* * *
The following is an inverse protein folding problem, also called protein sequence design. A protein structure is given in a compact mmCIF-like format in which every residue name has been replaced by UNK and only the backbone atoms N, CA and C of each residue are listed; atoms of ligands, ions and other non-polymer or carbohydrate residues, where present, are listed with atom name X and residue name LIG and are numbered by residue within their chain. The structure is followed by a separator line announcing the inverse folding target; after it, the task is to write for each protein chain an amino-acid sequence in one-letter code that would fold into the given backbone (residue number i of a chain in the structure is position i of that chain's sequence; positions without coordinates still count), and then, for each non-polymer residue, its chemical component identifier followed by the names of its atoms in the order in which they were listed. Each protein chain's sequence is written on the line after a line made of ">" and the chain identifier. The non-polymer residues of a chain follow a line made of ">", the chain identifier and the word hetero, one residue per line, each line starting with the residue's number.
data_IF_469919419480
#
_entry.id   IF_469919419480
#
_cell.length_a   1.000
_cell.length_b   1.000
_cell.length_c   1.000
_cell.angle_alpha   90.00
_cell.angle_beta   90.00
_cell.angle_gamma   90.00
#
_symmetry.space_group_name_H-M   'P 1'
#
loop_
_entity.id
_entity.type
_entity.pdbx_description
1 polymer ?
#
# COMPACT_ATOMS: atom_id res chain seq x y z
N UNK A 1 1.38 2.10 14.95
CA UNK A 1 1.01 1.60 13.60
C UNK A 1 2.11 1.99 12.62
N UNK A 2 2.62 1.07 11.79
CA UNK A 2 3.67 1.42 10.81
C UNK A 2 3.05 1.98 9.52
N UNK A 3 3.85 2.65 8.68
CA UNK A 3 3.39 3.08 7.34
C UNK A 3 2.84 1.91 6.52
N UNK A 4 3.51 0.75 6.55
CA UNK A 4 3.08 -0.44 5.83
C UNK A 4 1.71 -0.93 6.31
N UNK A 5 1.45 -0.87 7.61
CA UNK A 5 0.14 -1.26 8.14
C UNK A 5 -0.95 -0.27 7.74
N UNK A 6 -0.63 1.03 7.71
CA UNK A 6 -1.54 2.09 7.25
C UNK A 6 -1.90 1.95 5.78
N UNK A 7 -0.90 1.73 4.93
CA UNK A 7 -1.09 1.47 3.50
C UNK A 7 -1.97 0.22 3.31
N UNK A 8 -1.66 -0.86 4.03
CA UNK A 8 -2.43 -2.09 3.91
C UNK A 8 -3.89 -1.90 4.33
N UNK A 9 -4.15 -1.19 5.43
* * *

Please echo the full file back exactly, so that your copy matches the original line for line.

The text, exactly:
The following is an inverse protein folding problem, also called protein sequence design. A protein structure is given in a compact mmCIF-like format in which every residue name has been replaced by UNK and only the backbone atoms N, CA and C of each residue are listed; atoms of ligands, ions and other non-polymer or carbohydrate residues, where present, are listed with atom name X and residue name LIG and are numbered by residue within their chain. The structure is followed by a separator line announcing the inverse folding target; after it, the task is to write for each protein chain an amino-acid sequence in one-letter code that would fold into the given backbone (residue number i of a chain in the structure is position i of that chain's sequence; positions without coordinates still count), and then, for each non-polymer residue, its chemical component identifier followed by the names of its atoms in the order in which they were listed. Each protein chain's sequence is written on the line after a line made of ">" and the chain identifier. The non-polymer residues of a chain follow a line made of ">", the chain identifier and the word hetero, one residue per line, each line starting with the residue's number.
data_IF_469919419480
#
_entry.id   IF_469919419480
#
_cell.length_a   1.000
_cell.length_b   1.000
_cell.length_c   1.000
_cell.angle_alpha   90.00
_cell.angle_beta   90.00
_cell.angle_gamma   90.00
#
_symmetry.space_group_name_H-M   'P 1'
#
loop_
_entity.id
_entity.type
_entity.pdbx_description
1 polymer ?
#
# COMPACT_ATOMS: atom_id res chain seq x y z
N UNK A 1 1.38 2.10 14.95
CA UNK A 1 1.01 1.60 13.60
C UNK A 1 2.11 1.99 12.62
N UNK A 2 2.62 1.07 11.79
CA UNK A 2 3.67 1.42 10.81
C UNK A 2 3.05 1.98 9.52
N UNK A 3 3.85 2.65 8.68
CA UNK A 3 3.39 3.08 7.34
C UNK A 3 2.84 1.91 6.52
N UNK A 4 3.51 0.75 6.55
CA UNK A 4 3.08 -0.44 5.83
C UNK A 4 1.71 -0.93 6.31
N UNK A 5 1.45 -0.87 7.61
CA UNK A 5 0.14 -1.26 8.14
C UNK A 5 -0.95 -0.27 7.74
N UNK A 6 -0.63 1.03 7.71
CA UNK A 6 -1.54 2.09 7.25
C UNK A 6 -1.90 1.95 5.78
N UNK A 7 -0.90 1.73 4.93
CA UNK A 7 -1.09 1.47 3.50
C UNK A 7 -1.97 0.22 3.31
N UNK A 8 -1.66 -0.86 4.03
CA UNK A 8 -2.43 -2.09 3.91
C UNK A 8 -3.89 -1.90 4.33
N UNK A 9 -4.15 -1.19 5.43